But taking it seriously does not mean putting up with its limits. Yes, ES6 will finally give us a lot of things we've wanted for a long time, and node's streams are being standardized for the browser as well, but we shouldn't stop there. There are some interesting ideas we could explore with asynchronous code in StratifiedJS, maybe that will get us out of callback hell.
When talking about diversity in a development environment, transpiled non-js languages aren't in the top 3 things that come to mind, but yeah, sure, why not try Haskell in the browser, or even C++? Although to me it doesn't feel right to use non-native tools like this (could it be the scripter in me talking?), if we can create a new system where new learners especially can be shielded from such arcane knowledge as what a stack overflow is, among other things, we can use the browser as playground to experiment with new things. (Shriram Krishnamurthi's talk, while not the most immediately applicable to our work here, was definitely the most entertaining and motivating for me).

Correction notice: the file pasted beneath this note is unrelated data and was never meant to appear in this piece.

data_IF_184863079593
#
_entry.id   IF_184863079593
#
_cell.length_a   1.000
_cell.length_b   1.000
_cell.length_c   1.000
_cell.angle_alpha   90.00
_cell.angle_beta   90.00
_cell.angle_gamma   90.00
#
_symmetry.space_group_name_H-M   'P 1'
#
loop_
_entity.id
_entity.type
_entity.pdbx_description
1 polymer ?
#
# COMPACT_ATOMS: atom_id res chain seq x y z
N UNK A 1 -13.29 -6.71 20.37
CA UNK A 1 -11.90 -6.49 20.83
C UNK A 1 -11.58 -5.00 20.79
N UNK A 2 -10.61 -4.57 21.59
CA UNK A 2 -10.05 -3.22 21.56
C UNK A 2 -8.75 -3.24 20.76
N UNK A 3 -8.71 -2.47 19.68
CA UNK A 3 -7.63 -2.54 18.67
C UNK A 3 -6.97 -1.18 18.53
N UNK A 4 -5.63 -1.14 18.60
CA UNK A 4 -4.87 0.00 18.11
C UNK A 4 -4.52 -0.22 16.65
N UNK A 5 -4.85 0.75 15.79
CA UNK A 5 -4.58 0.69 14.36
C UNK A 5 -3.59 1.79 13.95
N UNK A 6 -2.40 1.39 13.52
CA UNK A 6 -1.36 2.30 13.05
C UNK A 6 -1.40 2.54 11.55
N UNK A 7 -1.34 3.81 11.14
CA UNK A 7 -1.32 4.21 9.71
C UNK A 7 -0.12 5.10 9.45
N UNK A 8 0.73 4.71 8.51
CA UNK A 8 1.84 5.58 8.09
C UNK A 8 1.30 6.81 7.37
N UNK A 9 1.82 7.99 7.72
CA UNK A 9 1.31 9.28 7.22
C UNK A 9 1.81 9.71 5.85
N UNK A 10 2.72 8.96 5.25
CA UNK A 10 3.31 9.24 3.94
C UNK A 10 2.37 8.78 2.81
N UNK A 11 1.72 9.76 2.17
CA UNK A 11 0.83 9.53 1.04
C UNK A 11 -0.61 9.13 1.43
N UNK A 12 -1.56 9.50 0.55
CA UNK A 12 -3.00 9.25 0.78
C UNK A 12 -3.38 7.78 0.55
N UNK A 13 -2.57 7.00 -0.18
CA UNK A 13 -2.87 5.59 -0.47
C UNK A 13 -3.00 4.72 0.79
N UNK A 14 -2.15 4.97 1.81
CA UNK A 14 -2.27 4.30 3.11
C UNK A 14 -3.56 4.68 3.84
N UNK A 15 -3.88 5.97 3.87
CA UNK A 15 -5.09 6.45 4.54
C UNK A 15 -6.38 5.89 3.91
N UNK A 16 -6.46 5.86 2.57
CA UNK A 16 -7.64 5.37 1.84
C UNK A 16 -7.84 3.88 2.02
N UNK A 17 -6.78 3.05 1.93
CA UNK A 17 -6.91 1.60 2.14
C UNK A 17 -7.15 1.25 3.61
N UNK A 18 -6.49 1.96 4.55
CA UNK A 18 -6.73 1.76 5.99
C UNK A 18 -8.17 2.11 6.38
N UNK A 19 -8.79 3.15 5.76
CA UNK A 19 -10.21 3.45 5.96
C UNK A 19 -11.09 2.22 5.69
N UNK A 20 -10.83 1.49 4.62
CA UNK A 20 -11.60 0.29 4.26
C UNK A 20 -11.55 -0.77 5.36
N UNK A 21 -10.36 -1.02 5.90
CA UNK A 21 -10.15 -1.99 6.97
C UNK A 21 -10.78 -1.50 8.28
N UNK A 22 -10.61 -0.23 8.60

And React is something I'm really itching to try soon after this conference, even as I'm still not totally convinced about the spaghetti-soupish bits of HTML inside the Components.
On a final note, Prezi's new auditorium is an amazing venue, well with thought-out spaces and beautiful details everywhere (power plugs in the seats!) – but all this shouldn't be surprising from such a design-driven company.